Kristina Chau (notyouraverageparty.ca, @notyouravgparty) shared her experiences in getting started. After working hard for someone else’s company, she realized that she’d rather work on her own. She did some freelance work as an event planner. At 29, she started her own event planning company. She applied to the Toronto Business Development Centre for the Although her application was denied, she found the rigor of the application process to be very helpful. She eventually funded her own company through the services she offered.

Kristina shared examples of the evolution of her brand: the business card versions she went through, her current website, even the Starbucks cookie bag on which she and a friend had brainstormed the business. It looked like a lot of people were reassured by the idea that they didn’t have to get things right the first time around. Kristina also mentioned that getting her website together took a long time and a lot of investment, and people had many questions about that.

In the discussion, a few people shared that they had lots of ideas they wanted to work on, but they didn’t know where to start or what to focus on. If I can figure out these micro-experiments for entrepreneurship, maybe that’s something I can help people with.

I’ve read Work the Pond, the first book that Kristina recommended. It has a particularly good chapter on tag-team networking (see my linked notes), and is overall a good networking book. I’ll check out the other two books she mentioned and post my notes as well. In terms of books on entrepreneurship, Lean Startup is one of my current favourites, and I’m looking forward to trying the ideas.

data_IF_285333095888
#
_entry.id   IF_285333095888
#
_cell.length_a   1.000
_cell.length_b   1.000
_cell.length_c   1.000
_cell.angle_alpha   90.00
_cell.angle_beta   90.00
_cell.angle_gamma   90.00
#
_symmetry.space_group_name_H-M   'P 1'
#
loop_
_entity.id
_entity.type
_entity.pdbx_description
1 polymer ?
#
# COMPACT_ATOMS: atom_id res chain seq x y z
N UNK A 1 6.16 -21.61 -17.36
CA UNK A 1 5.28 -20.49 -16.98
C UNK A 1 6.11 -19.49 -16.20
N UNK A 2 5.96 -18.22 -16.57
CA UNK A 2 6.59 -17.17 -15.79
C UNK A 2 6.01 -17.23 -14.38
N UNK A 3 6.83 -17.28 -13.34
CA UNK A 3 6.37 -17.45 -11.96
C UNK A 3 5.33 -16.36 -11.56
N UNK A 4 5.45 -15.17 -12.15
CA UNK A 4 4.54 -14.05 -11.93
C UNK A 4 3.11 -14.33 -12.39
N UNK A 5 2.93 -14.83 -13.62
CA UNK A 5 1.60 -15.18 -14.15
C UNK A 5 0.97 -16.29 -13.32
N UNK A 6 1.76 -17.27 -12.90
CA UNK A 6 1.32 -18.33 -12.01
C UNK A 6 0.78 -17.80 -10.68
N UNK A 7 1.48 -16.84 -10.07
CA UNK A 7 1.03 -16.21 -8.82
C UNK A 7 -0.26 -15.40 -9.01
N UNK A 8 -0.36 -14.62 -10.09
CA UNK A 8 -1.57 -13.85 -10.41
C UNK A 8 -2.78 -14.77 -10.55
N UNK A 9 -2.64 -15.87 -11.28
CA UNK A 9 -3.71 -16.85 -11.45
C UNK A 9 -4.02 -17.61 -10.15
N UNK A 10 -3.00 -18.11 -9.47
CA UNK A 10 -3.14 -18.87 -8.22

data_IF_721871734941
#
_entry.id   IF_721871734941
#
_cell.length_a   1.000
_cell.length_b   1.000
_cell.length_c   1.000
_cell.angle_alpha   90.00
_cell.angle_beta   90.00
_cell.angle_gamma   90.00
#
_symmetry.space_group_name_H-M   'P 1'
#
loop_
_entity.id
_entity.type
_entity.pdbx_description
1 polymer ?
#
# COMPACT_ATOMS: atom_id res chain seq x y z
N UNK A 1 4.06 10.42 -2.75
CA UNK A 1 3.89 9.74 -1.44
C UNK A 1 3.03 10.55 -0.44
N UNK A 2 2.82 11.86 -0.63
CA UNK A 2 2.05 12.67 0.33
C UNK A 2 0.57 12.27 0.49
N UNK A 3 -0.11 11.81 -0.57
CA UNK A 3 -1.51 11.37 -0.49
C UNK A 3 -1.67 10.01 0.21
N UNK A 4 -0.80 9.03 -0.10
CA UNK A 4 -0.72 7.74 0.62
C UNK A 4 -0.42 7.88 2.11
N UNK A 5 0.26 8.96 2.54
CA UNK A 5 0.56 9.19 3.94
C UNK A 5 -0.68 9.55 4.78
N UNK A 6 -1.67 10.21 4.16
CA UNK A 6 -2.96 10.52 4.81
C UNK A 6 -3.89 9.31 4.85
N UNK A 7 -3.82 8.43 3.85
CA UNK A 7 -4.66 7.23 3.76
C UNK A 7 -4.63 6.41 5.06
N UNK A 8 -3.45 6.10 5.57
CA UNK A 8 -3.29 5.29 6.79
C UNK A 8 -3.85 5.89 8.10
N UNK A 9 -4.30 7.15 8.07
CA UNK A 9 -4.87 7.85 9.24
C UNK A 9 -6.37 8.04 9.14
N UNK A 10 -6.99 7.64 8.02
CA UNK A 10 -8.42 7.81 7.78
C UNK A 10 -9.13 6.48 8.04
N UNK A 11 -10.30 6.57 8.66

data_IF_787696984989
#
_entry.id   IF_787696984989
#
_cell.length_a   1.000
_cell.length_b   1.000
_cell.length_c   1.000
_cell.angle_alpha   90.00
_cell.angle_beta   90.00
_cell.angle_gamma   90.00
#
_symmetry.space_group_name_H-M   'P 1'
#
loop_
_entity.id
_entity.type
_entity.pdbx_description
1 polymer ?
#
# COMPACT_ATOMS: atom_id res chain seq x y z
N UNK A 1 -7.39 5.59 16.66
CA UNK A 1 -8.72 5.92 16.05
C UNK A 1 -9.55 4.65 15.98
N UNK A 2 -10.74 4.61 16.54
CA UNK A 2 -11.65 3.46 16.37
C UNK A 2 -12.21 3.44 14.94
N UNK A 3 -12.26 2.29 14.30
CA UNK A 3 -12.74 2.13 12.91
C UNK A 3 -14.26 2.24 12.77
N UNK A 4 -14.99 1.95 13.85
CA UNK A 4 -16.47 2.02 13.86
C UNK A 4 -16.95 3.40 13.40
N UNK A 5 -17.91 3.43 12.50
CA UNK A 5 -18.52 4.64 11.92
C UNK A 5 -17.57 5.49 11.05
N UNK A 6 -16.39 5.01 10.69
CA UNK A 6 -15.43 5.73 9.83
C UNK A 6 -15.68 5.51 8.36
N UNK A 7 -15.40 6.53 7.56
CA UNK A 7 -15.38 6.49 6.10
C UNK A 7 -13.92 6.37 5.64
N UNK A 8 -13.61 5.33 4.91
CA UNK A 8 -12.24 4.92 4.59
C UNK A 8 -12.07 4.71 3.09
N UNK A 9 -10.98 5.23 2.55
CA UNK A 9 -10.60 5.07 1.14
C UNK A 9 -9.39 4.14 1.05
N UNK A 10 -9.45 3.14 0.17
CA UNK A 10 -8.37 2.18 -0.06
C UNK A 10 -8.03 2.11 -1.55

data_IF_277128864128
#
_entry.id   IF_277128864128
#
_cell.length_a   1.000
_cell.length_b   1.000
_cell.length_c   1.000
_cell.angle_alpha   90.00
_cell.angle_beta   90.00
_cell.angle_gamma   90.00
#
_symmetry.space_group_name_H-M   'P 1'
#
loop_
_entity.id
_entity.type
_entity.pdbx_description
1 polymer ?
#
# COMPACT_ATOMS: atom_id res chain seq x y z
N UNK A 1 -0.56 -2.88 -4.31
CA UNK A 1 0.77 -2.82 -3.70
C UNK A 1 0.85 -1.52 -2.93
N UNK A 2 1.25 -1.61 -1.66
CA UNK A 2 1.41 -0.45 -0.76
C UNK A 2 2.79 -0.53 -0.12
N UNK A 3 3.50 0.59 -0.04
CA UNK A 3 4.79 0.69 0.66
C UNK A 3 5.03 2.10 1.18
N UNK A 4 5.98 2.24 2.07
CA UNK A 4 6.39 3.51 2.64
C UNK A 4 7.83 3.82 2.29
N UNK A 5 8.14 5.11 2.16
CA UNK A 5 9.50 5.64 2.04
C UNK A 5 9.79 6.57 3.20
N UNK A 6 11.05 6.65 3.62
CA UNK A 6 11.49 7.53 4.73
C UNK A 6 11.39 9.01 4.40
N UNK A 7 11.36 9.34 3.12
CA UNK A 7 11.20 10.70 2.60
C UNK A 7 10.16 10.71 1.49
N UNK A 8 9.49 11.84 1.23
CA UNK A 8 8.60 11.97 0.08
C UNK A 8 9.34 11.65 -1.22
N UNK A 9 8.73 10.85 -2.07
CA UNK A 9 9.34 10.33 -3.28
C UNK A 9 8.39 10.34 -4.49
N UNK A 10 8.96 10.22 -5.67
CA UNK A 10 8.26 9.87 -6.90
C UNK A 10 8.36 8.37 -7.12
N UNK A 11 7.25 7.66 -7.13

I’m planning to attend the next meetup on March 13. Got any favourite small business events in Toronto? I’d love to hear your recommendations!

Visual book notes: The Lean Startup by Eric Ries

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Please feel free to share this! (Creative Commons Attribution Licence)

Eric Ries’ The Lean Startup book is popular, and for good reason. Ries shows people how to make the most of the Build-Measure-Learn loop whether they’re starting a snazzy technology company or creating an intrapreneurial venture within a corporation. Many people get hung up on the idea of launching with a big bang, but if you take this Lean Startup approach, you might learn a lot more by talking to actual customers and by experimenting with with your business. I particularly like the reminder to simulate technology with people first, as it can be tempting to procrastinate getting market feedback because your technology isn’t built yet. Do it by hand. Do it for one person at a time, if needed. There’s plenty to learn, and you don’t have to let development cycles slow you down.